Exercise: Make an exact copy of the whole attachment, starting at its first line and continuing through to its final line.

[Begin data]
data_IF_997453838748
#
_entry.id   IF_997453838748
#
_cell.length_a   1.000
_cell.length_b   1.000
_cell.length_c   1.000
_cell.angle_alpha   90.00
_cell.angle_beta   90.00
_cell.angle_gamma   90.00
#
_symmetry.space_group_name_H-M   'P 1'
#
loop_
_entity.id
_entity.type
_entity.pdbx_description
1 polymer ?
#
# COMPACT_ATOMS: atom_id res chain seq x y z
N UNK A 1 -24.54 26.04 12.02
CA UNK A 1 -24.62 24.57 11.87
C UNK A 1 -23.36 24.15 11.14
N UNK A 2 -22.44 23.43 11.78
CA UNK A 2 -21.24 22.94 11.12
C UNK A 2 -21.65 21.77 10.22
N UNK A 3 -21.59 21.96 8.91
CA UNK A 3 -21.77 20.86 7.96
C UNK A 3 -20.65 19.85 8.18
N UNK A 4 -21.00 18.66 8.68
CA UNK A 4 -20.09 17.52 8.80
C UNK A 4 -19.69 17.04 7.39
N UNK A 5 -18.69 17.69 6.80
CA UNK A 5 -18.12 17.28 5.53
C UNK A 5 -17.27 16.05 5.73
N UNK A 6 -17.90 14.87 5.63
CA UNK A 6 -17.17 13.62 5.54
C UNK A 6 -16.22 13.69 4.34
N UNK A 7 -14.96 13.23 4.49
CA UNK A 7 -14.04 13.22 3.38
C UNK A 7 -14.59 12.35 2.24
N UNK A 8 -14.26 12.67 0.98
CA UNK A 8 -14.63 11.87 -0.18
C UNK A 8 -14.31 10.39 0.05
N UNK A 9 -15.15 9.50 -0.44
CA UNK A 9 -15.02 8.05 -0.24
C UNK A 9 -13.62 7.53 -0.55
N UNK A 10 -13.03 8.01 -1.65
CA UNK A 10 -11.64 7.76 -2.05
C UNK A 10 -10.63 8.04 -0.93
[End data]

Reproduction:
data_IF_997453838748
#
_entry.id   IF_997453838748
#
_cell.length_a   1.000
_cell.length_b   1.000
_cell.length_c   1.000
_cell.angle_alpha   90.00
_cell.angle_beta   90.00
_cell.angle_gamma   90.00
#
_symmetry.space_group_name_H-M   'P 1'
#
loop_
_entity.id
_entity.type
_entity.pdbx_description
1 polymer ?
#
# COMPACT_ATOMS: atom_id res chain seq x y z
N UNK A 1 -24.54 26.04 12.02
CA UNK A 1 -24.62 24.57 11.87
C UNK A 1 -23.36 24.15 11.14
N UNK A 2 -22.44 23.43 11.78
CA UNK A 2 -21.24 22.94 11.12
C UNK A 2 -21.65 21.77 10.22
N UNK A 3 -21.59 21.96 8.91
CA UNK A 3 -21.77 20.86 7.96
C UNK A 3 -20.65 19.85 8.18
N UNK A 4 -21.00 18.66 8.68
CA UNK A 4 -20.09 17.52 8.80
C UNK A 4 -19.69 17.04 7.39
N UNK A 5 -18.69 17.69 6.80
CA UNK A 5 -18.12 17.28 5.53
C UNK A 5 -17.27 16.05 5.73
N UNK A 6 -17.90 14.87 5.63
CA UNK A 6 -17.17 13.62 5.54
C UNK A 6 -16.22 13.69 4.34
N UNK A 7 -14.96 13.23 4.49
CA UNK A 7 -14.04 13.22 3.38
C UNK A 7 -14.59 12.35 2.24
N UNK A 8 -14.26 12.67 0.98
CA UNK A 8 -14.63 11.87 -0.18
C UNK A 8 -14.31 10.39 0.05
N UNK A 9 -15.15 9.50 -0.44
CA UNK A 9 -15.02 8.05 -0.24
C UNK A 9 -13.62 7.53 -0.55
N UNK A 10 -13.03 8.01 -1.65
CA UNK A 10 -11.64 7.76 -2.05
C UNK A 10 -10.63 8.04 -0.93